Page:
- Season Pass recording allows you to subscribe to your favorite shows
- WishList searches automatically record programs based on a number of criteria, including a favorite actor or director
- Schedule recordings anywhere from tivo.com
- Advanced TiVo broadband features include digital photos, Internet radio, podcasts, and more
Unfortunately, the new TiVo machine has a couple of major factors working against it. And both involve money. Cash. Finances. Mulah. Green stuff. Legal tender.
First of all, the new TiVo Series3 machine costs $800. Ouch! Despite the sticker shock, I will almost certainly go ahead fork out the dough for a new Series3 before the end of the year. I’ll tell you why in just a moment…
First we need to discuss the second issue. In addition to the purchase price, TiVo also charges a fee for their service ranging from about $13 a month to $299 for a 3-year commitment. When I bought my Series2 machine, TiVo had a lifetime service option available. For one lump sum I was able to avoid the normal monthly service fees. Unfortunately, “lifetime” refers to the lifetime of my existing TiVo box so it won’t automatically transfer over to a new Series3 purchase. On top of that, TiVo recently stopped even offering the option for lifetime service on new purchases.
So I was a little surprised (and pleased) to read the following offer in this month’s TiVo e-mail newsletter…
For a limited time, transfer your Product Lifetime service from a Series1 or Series2 box to the new Series3 HD for only $199. As an added bonus, we’ll keep TiVo service activated on your old box for another 12 months for no additional charge.
Those bastards. They know the one and only pressure point that would make me even consider spending $800 on a Series3 any time soon. I don’t have Hi-Def (yet) so that’s not a big selling point for me right now. But I can’t stand the thought of paying month after month (or year after year) for the on-going TiVo service. If I bite the bullet and spend the 200 bucks now, I’ll save money in the future. (That’s my story and I’m sticking to it. )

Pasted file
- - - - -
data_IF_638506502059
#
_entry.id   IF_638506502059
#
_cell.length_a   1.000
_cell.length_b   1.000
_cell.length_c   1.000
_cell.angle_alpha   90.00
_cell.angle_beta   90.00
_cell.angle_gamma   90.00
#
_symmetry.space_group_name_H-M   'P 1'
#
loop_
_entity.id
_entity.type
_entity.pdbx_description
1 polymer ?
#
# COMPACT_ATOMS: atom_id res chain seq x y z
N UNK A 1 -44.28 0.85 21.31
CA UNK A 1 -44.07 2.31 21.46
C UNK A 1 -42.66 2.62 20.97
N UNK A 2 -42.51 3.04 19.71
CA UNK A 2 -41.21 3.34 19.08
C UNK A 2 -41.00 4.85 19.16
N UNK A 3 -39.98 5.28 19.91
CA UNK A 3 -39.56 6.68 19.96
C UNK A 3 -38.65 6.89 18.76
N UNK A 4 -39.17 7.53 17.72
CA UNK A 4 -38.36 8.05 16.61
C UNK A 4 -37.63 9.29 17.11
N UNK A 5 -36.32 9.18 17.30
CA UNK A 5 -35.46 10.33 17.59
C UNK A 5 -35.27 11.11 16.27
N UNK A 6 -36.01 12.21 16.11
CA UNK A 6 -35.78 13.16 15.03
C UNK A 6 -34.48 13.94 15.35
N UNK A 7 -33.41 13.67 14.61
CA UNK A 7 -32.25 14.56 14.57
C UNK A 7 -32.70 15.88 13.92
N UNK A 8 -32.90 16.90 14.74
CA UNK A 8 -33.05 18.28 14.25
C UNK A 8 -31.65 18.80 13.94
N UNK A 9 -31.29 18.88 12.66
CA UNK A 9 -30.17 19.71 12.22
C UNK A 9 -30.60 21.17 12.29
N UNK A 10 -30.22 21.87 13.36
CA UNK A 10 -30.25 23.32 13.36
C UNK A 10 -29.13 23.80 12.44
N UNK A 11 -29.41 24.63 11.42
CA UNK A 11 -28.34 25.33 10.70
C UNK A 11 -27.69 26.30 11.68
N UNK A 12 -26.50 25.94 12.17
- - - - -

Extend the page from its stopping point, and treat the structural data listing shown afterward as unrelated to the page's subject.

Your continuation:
This offer is good only through the end of the year, so I’m going to wait as long as possible in an attempt to maximize the usage of my existing Series2 box. But at this point, I have to admit that it’s just a matter of time…
I’ve given quite a bit of thought about the past, present, and potential future of TiVo (as you can probably tell ). This is already a fairly long entry, so check out the extended body of this entry if you’re at all interested in my further ramblings…
Continue reading “ViVa La TiVolution!”
I read a very interesting article earlier tonight on the upcoming video game Spore, which was already featured in a previous blog posting. It gives more details about the mechanics of the game, which unfortunately isn’t due to be released for another year (or probably more)…
The game will let players create a custom-built microscopic germ that can evolve into a macroscopic critter that can walk on land, build its own cities, and eventually discover the secret of space travel. One of the most intriguing features of this open-ended game is how it will focus on “procedurally generated content” — that is, content that’s created on the fly by the game in response to a few key decisions that players make, such as how they make their creatures look, walk, eat, and fight.
Sounds very cool.